MIDWAY — T.J. Vogel took things down to the wire in match play three times this week to advance to the next stage at the U.S. Amateur Public Links Championship.
If his play in the final Saturday is any indication, the University of Florida senior must have grown tired of seeing victories hinge on the final hole.
Vogel made six birdies over a seven-hole stretch and coasted to a 12-and-10 win over Kevin Aylwin, earning him a spot in the 2013 Masters field.
“It’s too surreal now to think I’ll be playing in the Masters,” Vogel said. “Once I get that invitation, it will hit me.”
Vogel seized control during the first 18 holes in the morning, with birdies on the second and fourth to go 3 up. Aylwin bogeyed the first, sixth and eighth to drop back even further and never quite settled into a groove after those three holes.
After going 5 up on the front nine, Vogel unleashed a flurry after the turn with birdies on the 12th, 13th and 14th holes. He closed with another three in a row to move 10 up at the conclusion of the morning session of match play.
A rainstorm at the start of the afternoon session did nothing to halt Vogel’s momentum. Fittingly, he clinched the win with another birdie on the eighth hole. Vogel either made par or sank a birdie on all 26 holes he played. He finished with a total of 10 birdies.
Aylwin hoped to turn the tide in the afternoon, but he also realized it was an uphill climb to get back into contention.
“I was just trying to stay out there as long as I could,” Aylwin said.
Vogel credited his driving ability with being the difference maker on those holes. He drove the ball well off the tee and his wedge play was nearly perfect. It left Vogel with plenty of opportunities to chip in for birdie from short distances.
Even while battling his own perfectionist tendencies, Vogel said he played strong golf all week at Soldier Hollow. He felt he had good numbers all week and his confidence grew with each shot he hit.
“I felt like I could carry the weight of the world on my shoulders this week,” Vogel said. “That’s how confident I felt with my game.”
• LANGER LEADS U.S. SENIOR OPEN BY 4 SHOTS: At Lake Orion, Mich., Fred Couples joked that someone will have to close with a 60 to catch Bernhard Langer at the U.S. Senior Open.
That might not be low enough.
Langer shot a 6-under 64 on Saturday to move to 10 under for the tournament, putting him ahead of a big-name field by four strokes.
“That’s not a huge lead,” he insisted. “That can disappear in no time. I’m going to have to get out there and shoot under par. That’s my goal.
“If I go 2 under or 3 under, it will be very difficult for anyone to catch me. And if they do, they deserve to win.”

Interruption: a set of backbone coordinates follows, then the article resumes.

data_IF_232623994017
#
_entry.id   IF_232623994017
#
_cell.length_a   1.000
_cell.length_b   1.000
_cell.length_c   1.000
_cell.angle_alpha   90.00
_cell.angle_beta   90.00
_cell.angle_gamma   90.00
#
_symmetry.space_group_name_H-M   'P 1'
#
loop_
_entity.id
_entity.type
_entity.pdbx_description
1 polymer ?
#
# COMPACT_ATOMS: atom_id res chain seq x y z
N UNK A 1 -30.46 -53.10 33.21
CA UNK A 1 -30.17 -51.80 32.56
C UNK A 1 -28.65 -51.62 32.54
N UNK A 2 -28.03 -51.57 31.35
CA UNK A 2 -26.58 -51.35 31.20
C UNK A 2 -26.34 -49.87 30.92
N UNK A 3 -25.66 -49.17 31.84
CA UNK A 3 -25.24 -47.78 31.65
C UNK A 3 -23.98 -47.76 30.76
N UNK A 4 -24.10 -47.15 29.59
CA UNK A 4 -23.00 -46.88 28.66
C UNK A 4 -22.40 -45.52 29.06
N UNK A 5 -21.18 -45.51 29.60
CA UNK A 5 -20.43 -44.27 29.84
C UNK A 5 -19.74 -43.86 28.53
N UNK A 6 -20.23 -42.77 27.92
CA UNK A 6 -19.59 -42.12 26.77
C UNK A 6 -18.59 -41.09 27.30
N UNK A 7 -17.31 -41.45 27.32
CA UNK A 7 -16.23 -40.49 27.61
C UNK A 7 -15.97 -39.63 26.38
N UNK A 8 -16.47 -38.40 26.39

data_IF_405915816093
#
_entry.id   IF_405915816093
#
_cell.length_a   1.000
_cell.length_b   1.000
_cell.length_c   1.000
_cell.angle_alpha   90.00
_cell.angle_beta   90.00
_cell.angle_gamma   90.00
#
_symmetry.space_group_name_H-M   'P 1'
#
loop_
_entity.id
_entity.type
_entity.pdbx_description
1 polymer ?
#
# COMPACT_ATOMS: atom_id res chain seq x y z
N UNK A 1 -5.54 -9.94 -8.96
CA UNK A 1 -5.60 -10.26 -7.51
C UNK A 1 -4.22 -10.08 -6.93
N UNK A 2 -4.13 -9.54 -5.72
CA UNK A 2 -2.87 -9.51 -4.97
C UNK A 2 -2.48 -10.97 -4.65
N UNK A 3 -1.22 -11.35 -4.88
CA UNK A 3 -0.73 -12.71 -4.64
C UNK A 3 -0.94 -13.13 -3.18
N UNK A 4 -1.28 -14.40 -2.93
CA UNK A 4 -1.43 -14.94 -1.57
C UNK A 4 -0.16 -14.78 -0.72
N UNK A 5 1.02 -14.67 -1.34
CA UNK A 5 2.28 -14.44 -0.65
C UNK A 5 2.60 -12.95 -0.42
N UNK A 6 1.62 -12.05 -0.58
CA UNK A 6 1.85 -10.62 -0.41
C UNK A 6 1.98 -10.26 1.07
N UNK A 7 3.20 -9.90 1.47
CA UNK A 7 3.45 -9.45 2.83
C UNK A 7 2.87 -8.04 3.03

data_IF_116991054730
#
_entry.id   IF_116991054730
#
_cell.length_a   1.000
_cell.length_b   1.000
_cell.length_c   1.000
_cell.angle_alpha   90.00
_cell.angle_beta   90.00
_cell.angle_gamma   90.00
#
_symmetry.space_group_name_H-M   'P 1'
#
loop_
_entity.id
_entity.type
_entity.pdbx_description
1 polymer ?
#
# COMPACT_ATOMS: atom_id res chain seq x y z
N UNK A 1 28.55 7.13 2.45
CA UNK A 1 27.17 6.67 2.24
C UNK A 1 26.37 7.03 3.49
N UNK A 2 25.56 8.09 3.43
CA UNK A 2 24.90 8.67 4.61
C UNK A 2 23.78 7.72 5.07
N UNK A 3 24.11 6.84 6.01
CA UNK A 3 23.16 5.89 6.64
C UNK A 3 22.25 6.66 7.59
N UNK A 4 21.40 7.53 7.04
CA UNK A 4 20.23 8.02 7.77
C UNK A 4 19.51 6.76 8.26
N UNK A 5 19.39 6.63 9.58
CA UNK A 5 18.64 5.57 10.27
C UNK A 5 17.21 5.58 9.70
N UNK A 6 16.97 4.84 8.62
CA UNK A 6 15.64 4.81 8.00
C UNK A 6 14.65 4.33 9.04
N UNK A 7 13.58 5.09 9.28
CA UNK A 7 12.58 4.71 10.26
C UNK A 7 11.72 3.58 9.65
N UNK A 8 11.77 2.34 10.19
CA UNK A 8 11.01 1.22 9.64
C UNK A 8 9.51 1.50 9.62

The two-time Masters champion opened with three straight birdies and eight in 12 holes at Indianwood, a course with tight and unforgiving fairways and undulating greens.
“He didn’t win two Masters by luck,” said Corey Pavin, who was in a five-way tie for second place. “He’s an exceptionally good player, very methodical.”
Langer didn’t miss a green in regulation during the third round until the par-3 No. 13, where a double bogey cut his cushion to three shots. He bounced back with a birdie at 15 before giving that stroke back with a bogey at 18.
Pavin, Tom Lehman, Roger Chapman, John Huston and Tom Pernice Jr. were at 6-under 204.
Couples surged up the leaderboard with a 65 after starting the day tied for 25th place. He was part of a pack — along with Fred Funk and Jay Haas — that was five shots back in a tie for seventh at the Champion Tour’s fourth of five majors.
• STRICKER CHASING MATTESON AT JOHN DEERE: At Silvis, Ill., Troy Matteson shot a 5-under 66 Saturday to take a three-shot lead into the final round at the John Deere Classic.
Steve Stricker, who also shot a 66, sits in second place at 15 under in his quest for a fourth straight tournament title. Stricker birdied four straight holes beginning at the 14th, but bogeyed the par-4 18th, stubbing a chip shot and missing a 15-footer for par.
Both Matteson and Stricker bogeyed the last hole, setting up their final-round pairing together at TPC Deere Run, where Stricker, a Wisconsin native who was an all-American at Illinois, has become a local favorite by winning the last three years.
Former Masters champion Zach Johnson also carded a 66 to climb into contention at 14 under, along with left-hander Brian Harman.
Billy Hurley, J.J. Henry and 2006 champion John Senden are tied for fifth, five strokes behind. Hurley’s 64 matched the best round of the day, while Senden eagled the par-5 second hole en route to a bogey-free 67.
“It’s great for me if I win,” said Matteson. “If Stricker wins, it’s a really big story.”
Stricker is attempting to join Tom Morris Jr., Walter Hagen, Gene Sarazen and Tiger Woods as a winner four straight times in the same tournament. Woods has accomplished the feat twice.
“I can’t even believe three years have gone by,” said Stricker, who was five strokes behind Matteson at one point during the back nine.